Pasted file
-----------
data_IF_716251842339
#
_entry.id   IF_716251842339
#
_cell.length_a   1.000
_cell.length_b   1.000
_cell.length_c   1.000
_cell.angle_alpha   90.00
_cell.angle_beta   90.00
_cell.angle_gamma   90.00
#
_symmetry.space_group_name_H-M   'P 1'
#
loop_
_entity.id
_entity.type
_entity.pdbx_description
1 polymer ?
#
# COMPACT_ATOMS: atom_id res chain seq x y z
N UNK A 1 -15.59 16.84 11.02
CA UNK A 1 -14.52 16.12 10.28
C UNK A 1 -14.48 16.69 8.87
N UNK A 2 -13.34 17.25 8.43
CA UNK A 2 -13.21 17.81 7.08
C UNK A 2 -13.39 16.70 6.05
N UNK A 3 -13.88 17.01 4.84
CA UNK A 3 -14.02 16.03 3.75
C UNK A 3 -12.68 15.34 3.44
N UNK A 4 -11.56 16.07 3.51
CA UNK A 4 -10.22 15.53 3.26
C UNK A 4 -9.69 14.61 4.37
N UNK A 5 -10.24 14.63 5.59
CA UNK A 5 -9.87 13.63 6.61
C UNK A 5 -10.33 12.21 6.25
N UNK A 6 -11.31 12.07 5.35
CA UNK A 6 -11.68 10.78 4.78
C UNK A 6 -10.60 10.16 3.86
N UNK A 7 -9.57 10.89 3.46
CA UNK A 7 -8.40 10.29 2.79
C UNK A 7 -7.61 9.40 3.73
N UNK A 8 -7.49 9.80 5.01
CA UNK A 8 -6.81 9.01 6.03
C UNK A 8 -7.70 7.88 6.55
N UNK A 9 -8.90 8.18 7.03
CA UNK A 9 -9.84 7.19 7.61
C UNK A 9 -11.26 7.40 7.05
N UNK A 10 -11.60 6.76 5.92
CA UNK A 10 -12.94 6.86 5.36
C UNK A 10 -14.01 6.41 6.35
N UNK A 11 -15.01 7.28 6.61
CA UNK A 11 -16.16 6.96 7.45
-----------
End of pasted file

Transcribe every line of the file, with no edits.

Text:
data_IF_716251842339
#
_entry.id   IF_716251842339
#
_cell.length_a   1.000
_cell.length_b   1.000
_cell.length_c   1.000
_cell.angle_alpha   90.00
_cell.angle_beta   90.00
_cell.angle_gamma   90.00
#
_symmetry.space_group_name_H-M   'P 1'
#
loop_
_entity.id
_entity.type
_entity.pdbx_description
1 polymer ?
#
# COMPACT_ATOMS: atom_id res chain seq x y z
N UNK A 1 -15.59 16.84 11.02
CA UNK A 1 -14.52 16.12 10.28
C UNK A 1 -14.48 16.69 8.87
N UNK A 2 -13.34 17.25 8.43
CA UNK A 2 -13.21 17.81 7.08
C UNK A 2 -13.39 16.70 6.05
N UNK A 3 -13.88 17.01 4.84
CA UNK A 3 -14.02 16.03 3.75
C UNK A 3 -12.68 15.34 3.44
N UNK A 4 -11.56 16.07 3.51
CA UNK A 4 -10.22 15.53 3.26
C UNK A 4 -9.69 14.61 4.37
N UNK A 5 -10.24 14.63 5.59
CA UNK A 5 -9.87 13.63 6.61
C UNK A 5 -10.33 12.21 6.25
N UNK A 6 -11.31 12.07 5.35
CA UNK A 6 -11.68 10.78 4.78
C UNK A 6 -10.60 10.16 3.86
N UNK A 7 -9.57 10.89 3.46
CA UNK A 7 -8.40 10.29 2.79
C UNK A 7 -7.61 9.40 3.73
N UNK A 8 -7.49 9.80 5.01
CA UNK A 8 -6.81 9.01 6.03
C UNK A 8 -7.70 7.88 6.55
N UNK A 9 -8.90 8.18 7.03
CA UNK A 9 -9.84 7.19 7.61
C UNK A 9 -11.26 7.40 7.05
N UNK A 10 -11.60 6.76 5.92
CA UNK A 10 -12.94 6.86 5.36
C UNK A 10 -14.01 6.41 6.35
N UNK A 11 -15.01 7.28 6.61
CA UNK A 11 -16.16 6.96 7.45